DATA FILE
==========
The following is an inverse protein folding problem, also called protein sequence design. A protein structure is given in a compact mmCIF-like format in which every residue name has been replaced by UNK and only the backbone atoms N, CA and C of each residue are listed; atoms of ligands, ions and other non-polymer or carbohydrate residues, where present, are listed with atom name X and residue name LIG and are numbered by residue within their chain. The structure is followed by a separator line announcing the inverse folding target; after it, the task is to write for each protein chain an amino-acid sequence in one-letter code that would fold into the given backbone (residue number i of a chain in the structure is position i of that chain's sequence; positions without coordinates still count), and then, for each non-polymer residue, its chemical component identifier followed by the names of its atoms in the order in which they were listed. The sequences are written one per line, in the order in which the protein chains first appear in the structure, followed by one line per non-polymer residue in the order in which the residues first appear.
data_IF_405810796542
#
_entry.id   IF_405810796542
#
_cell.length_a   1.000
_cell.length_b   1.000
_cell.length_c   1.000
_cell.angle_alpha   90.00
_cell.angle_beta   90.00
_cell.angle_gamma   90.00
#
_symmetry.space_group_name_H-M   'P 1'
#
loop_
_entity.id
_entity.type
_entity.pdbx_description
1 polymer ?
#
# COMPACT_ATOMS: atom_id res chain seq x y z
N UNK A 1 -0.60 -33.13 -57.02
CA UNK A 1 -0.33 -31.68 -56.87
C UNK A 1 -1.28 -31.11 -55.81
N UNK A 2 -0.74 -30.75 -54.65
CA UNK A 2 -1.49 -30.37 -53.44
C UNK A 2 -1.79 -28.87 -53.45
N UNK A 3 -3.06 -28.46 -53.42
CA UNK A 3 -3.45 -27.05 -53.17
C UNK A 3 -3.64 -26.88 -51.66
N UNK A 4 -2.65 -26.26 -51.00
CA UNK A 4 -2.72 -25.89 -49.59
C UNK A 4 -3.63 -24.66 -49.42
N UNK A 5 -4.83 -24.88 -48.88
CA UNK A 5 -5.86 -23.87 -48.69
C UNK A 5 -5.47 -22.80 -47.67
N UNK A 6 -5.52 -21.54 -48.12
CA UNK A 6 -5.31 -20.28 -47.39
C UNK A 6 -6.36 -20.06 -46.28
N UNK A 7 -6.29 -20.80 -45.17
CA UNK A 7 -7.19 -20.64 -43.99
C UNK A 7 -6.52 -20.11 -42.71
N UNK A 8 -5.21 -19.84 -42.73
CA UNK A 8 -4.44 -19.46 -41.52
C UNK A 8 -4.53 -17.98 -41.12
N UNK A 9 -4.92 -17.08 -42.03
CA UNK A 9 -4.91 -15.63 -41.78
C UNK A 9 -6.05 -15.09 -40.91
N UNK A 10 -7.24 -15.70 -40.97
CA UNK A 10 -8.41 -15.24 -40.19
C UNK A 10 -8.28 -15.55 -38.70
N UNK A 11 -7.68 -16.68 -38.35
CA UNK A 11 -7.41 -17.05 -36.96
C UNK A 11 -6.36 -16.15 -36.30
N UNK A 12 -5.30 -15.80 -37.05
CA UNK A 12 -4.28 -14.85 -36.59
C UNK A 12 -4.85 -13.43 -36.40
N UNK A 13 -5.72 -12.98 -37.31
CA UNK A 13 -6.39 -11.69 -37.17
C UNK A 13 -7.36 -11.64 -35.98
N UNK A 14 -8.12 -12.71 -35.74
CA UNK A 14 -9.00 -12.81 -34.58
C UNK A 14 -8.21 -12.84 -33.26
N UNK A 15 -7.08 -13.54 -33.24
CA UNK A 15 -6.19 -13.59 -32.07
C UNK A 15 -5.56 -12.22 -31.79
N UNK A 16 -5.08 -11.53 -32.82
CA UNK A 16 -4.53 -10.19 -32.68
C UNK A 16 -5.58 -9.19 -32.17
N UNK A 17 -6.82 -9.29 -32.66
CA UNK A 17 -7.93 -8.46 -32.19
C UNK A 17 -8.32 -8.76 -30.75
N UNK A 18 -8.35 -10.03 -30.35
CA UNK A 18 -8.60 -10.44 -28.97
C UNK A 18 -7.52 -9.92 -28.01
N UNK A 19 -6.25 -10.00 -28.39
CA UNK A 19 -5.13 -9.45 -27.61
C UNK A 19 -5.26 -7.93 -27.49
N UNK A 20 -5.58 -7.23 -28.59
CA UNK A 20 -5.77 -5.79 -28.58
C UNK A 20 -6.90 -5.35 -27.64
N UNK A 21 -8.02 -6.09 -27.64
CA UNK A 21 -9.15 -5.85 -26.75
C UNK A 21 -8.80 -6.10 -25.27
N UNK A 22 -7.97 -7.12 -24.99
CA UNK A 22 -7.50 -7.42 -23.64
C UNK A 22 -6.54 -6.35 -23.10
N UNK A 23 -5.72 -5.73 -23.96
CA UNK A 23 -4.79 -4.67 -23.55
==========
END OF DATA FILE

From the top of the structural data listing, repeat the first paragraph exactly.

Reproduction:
The following is an inverse protein folding problem, also called protein sequence design. A protein structure is given in a compact mmCIF-like format in which every residue name has been replaced by UNK and only the backbone atoms N, CA and C of each residue are listed; atoms of ligands, ions and other non-polymer or carbohydrate residues, where present, are listed with atom name X and residue name LIG and are numbered by residue within their chain. The structure is followed by a separator line announcing the inverse folding target; after it, the task is to write for each protein chain an amino-acid sequence in one-letter code that would fold into the given backbone (residue number i of a chain in the structure is position i of that chain's sequence; positions without coordinates still count), and then, for each non-polymer residue, its chemical component identifier followed by the names of its atoms in the order in which they were listed. The sequences are written one per line, in the order in which the protein chains first appear in the structure, followed by one line per non-polymer residue in the order in which the residues first appear.